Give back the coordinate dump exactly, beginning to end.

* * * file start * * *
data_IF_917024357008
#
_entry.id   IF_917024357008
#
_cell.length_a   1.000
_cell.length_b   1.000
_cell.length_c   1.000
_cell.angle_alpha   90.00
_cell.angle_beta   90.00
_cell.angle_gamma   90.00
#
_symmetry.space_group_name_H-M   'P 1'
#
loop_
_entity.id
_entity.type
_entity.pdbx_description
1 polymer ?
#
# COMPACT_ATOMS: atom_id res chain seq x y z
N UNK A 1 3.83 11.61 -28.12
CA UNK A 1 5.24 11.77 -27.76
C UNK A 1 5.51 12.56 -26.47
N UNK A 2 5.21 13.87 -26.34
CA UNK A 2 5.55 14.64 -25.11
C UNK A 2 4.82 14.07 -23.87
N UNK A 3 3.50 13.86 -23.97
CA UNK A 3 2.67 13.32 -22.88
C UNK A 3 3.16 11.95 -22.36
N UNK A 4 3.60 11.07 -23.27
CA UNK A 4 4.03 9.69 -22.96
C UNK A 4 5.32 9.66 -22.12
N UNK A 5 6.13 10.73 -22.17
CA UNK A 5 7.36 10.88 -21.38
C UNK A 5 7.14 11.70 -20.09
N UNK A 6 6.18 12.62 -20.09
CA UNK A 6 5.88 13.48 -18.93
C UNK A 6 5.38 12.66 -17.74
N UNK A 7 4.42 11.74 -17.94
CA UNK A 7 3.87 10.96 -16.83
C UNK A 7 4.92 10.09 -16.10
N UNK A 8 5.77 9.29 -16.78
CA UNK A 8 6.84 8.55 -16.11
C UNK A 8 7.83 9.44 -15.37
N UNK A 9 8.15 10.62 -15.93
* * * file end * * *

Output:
data_IF_917024357008
#
_entry.id   IF_917024357008
#
_cell.length_a   1.000
_cell.length_b   1.000
_cell.length_c   1.000
_cell.angle_alpha   90.00
_cell.angle_beta   90.00
_cell.angle_gamma   90.00
#
_symmetry.space_group_name_H-M   'P 1'
#
loop_
_entity.id
_entity.type
_entity.pdbx_description
1 polymer ?
#
# COMPACT_ATOMS: atom_id res chain seq x y z
N UNK A 1 3.83 11.61 -28.12
CA UNK A 1 5.24 11.77 -27.76
C UNK A 1 5.51 12.56 -26.47
N UNK A 2 5.21 13.87 -26.34
CA UNK A 2 5.55 14.64 -25.11
C UNK A 2 4.82 14.07 -23.87
N UNK A 3 3.50 13.86 -23.97
CA UNK A 3 2.67 13.32 -22.88
C UNK A 3 3.16 11.95 -22.36
N UNK A 4 3.60 11.07 -23.27
CA UNK A 4 4.03 9.69 -22.96
C UNK A 4 5.32 9.66 -22.12
N UNK A 5 6.13 10.73 -22.17
CA UNK A 5 7.36 10.88 -21.38
C UNK A 5 7.14 11.70 -20.09
N UNK A 6 6.18 12.62 -20.09
CA UNK A 6 5.88 13.48 -18.93
C UNK A 6 5.38 12.66 -17.74
N UNK A 7 4.42 11.74 -17.94
CA UNK A 7 3.87 10.96 -16.83
C UNK A 7 4.92 10.09 -16.10
N UNK A 8 5.77 9.29 -16.78
CA UNK A 8 6.84 8.55 -16.11
C UNK A 8 7.83 9.44 -15.37
N UNK A 9 8.15 10.62 -15.93